Paul Richardson, MD: And I think it is the best example. But, I think at the same time, it’s interesting because it’s a great question, Keith. You’re seeing this sort of dichotomy. On the one hand, you’re seeing the antibody and immunotherapy data, which just throws a big net around the disease and shuts it down regardless of what the mutational thrust may be. And, on the other hand, there are these more targeted approaches. Again, I think there’s space for both, but I think the venetoclax story is the most powerful in reminding us that targeted approaches can really matter.

Sagar Lonial, MD: I think the challenge with the precision medicine piece really relates to the fact that because even in a single patient the clone can be so heterogeneous, it’s hard to know whether that precision approach will actually get you where you want to be.

Paul Richardson, MD: I agree.

Keith Stewart, MB, CHB: This has been an extremely informative discussion. Before we end, I’d like to get final thoughts from each of our panelists—maybe a take-home message. At the 2016 ASH Annual Meeting, what was new that you enjoyed? What is your message for the community oncologists who might be watching? We’ll start with Dr. Krishnan, ladies first.

Amrita Krishnan, MD: I think what I enjoyed is obviously, there is so much in terms of new drugs and old drugs inventing themselves. I did want to speak to that point, and to nelfinavir, which I actually was struck by. I admit that I was skeptical when I saw the early data—that a drug used for something completely different, for HIV, can have responses in bortezomib-refractory patients. I think I’m struck by new combinations—old agents used in new ways. And I think venetoclax speaks to that as well.

Keith Stewart, MB, CHB: Sagar, what is your favorite take-home message from ASH 2016?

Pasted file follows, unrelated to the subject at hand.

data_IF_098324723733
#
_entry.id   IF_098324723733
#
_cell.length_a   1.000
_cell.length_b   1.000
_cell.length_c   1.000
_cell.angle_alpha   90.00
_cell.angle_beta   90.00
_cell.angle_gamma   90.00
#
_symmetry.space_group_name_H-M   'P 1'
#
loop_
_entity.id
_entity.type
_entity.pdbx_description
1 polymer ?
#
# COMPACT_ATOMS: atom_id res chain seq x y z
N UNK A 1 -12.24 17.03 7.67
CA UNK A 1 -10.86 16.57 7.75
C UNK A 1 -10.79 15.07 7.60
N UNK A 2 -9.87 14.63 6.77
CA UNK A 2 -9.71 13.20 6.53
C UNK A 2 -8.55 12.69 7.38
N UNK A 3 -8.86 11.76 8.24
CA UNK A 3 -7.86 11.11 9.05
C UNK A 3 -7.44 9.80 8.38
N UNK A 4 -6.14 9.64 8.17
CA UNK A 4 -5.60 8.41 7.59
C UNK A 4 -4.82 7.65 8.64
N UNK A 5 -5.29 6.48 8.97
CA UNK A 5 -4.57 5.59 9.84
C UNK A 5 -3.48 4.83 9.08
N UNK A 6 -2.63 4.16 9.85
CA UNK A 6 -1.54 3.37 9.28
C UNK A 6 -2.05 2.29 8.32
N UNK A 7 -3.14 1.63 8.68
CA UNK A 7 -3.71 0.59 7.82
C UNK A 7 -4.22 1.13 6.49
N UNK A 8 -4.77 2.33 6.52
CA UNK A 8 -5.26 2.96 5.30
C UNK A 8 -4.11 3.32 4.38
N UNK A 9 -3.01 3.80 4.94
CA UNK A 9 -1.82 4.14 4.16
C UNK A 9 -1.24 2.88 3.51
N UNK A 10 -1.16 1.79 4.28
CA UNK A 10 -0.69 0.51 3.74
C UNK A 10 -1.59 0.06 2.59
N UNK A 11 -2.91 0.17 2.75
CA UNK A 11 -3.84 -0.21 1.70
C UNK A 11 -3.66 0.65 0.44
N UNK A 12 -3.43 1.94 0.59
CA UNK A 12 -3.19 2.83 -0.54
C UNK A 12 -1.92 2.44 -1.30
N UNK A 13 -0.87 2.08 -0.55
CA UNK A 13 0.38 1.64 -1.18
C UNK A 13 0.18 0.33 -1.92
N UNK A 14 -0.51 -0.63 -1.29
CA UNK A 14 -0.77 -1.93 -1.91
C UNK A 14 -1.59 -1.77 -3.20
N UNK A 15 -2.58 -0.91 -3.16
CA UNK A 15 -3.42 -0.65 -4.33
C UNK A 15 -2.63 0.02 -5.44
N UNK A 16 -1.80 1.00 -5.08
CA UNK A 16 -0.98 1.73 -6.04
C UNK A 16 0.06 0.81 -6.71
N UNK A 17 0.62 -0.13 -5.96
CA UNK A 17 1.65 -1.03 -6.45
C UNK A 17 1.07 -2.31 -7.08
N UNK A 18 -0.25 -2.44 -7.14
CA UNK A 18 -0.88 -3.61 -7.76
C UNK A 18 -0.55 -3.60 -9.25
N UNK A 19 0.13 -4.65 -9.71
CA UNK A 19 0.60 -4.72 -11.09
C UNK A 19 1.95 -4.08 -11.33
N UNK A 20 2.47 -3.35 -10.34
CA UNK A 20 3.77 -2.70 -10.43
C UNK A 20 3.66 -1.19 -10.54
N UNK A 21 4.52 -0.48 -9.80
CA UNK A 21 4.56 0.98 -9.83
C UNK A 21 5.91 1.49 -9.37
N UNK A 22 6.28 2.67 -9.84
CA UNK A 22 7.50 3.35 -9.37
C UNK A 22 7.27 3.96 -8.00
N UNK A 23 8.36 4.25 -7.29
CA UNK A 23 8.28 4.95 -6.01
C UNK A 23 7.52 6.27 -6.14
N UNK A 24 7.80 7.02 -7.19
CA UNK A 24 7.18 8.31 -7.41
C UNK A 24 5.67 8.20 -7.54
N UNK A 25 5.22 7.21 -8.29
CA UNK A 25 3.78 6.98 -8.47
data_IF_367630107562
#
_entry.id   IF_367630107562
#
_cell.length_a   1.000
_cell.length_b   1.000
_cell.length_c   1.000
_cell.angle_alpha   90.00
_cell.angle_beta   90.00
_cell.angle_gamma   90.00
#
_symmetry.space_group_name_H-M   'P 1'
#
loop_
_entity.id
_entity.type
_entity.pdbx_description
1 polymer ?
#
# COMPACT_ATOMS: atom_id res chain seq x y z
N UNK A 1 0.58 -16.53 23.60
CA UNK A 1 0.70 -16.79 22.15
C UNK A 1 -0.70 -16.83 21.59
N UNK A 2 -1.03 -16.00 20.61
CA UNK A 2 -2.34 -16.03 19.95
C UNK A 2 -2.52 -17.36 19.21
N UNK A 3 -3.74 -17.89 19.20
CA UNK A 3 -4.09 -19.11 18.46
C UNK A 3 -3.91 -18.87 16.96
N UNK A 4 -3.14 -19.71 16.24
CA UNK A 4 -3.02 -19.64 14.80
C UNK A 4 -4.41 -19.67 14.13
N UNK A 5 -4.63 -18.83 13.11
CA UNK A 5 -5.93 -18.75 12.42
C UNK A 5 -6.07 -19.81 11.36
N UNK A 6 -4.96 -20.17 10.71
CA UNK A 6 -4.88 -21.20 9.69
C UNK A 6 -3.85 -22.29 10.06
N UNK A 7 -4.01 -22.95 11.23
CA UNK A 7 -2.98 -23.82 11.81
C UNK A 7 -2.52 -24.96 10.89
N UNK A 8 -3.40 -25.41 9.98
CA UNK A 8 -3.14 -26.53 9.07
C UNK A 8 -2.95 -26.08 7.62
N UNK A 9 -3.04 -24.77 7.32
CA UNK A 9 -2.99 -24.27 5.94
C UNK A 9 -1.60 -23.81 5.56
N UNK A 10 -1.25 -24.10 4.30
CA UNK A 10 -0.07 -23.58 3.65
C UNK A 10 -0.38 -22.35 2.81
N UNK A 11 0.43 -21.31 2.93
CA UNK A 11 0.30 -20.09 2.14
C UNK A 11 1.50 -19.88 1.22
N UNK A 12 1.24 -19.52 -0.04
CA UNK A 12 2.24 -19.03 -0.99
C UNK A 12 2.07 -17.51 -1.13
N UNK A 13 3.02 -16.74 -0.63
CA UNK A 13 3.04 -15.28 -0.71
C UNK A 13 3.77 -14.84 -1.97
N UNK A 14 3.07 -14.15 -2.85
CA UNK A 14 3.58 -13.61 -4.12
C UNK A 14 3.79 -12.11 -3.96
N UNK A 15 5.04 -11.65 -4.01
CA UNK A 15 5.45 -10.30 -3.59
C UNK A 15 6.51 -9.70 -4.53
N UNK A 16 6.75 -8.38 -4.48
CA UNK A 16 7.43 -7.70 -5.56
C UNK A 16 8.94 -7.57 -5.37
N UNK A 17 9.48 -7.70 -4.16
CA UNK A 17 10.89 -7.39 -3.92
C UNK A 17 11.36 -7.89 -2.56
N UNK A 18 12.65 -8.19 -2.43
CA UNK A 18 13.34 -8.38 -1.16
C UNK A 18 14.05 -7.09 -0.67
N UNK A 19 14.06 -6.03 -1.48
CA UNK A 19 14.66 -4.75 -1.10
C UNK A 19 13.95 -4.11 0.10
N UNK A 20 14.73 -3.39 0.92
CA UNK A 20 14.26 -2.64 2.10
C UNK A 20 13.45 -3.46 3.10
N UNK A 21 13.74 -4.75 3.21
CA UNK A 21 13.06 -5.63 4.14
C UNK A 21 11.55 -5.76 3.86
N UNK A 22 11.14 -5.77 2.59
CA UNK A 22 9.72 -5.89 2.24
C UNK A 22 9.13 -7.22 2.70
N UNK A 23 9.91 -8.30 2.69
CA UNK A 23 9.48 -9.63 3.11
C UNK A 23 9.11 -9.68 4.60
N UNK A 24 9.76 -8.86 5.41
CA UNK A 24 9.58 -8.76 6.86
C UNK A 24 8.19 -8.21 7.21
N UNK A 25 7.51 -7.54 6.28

Sagar Lonial, MD: We’ve been involved with the venetoclax story, from the laboratory aspect, for a long time. That really is quite a striking story, and I think it speaks against what many of us have said—which is that combination therapy is the answer to get to minimal residual disease-negativity and cure. If you can find a vulnerability like this, it may actually be more important than 4-drug, 3-drug, or 5-drug combinations (if you can find the right cell).

Keith Stewart, MB, CHB: Excellent point. Paul?

Paul Richardson, MD: I just think that there are some really exciting new agents as well. I’m very impressed, frankly, by the selinexor story. It’s a testament to the investigators that sticking at it, managing the side effects, and seeing a signal but not giving up is very important for everyone to share. And certainly, my takeaway from ASH 2016 in myeloma is that we need all these drugs. It isn’t one versus the other. And I think that as we think about daratumumab, for example, there’s a sense of, “Well, now you’ve got daratumumab—game over.” No, absolutely not. We’ve still got plenty of work to do.

Keith Stewart, MB, CHB: I would totally agree with that. Saad, what was your favorite moment?

Saad Usmani, MD: I share everyone’s sentiments. Even though we’re overwhelmed with these nice stories, specifically selinexor and venetoclax. The other challenge that faces us, moving forward, is how do we tease out which agents to use at what period of time? And then, in what combinations? I think that’s the bigger challenge that we have ahead of us.

Keith Stewart, MB, CHB: I think the highlight is the CAR-T cell story, particularly the BCMA CAR-Ts, which we need to learn how to use, when to use, and how to manage. Those are really incredible stories even though some are anecdotal right now. This has been a very enjoyable discussion. There was a lot of impressive data at the 2016 ASH Annual Meeting. I’d like to thank all of you for your contributions to this discussion. On behalf of our panel, we thank you for joining us and we hope you found this Peer Exchange® discussion to be useful and informative.

Transcript Edited for Clarity